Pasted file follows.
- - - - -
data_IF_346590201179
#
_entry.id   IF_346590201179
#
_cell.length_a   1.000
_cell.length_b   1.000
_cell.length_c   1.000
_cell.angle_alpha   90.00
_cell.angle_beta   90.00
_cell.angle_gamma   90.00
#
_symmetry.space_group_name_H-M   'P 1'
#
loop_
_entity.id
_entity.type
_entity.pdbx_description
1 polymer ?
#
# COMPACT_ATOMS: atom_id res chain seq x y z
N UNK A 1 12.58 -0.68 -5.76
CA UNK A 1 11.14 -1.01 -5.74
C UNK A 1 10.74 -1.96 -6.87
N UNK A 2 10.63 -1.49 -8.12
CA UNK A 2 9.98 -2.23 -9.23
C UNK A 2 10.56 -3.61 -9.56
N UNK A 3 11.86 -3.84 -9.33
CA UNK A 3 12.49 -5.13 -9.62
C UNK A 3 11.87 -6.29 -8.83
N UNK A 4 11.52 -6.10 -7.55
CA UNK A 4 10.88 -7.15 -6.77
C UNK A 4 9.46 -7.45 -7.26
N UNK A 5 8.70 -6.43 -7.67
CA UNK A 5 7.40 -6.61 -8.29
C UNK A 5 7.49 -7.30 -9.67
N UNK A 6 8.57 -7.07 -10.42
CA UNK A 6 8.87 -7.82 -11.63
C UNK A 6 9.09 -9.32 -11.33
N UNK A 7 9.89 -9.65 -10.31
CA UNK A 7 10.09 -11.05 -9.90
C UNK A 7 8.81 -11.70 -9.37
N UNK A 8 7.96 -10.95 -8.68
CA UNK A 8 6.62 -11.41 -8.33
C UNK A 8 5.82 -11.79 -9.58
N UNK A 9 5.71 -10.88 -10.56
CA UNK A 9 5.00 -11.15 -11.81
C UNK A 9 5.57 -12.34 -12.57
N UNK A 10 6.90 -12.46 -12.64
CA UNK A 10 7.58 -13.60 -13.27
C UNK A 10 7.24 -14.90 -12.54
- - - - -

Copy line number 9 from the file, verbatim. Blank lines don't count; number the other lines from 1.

_cell.angle_beta   90.00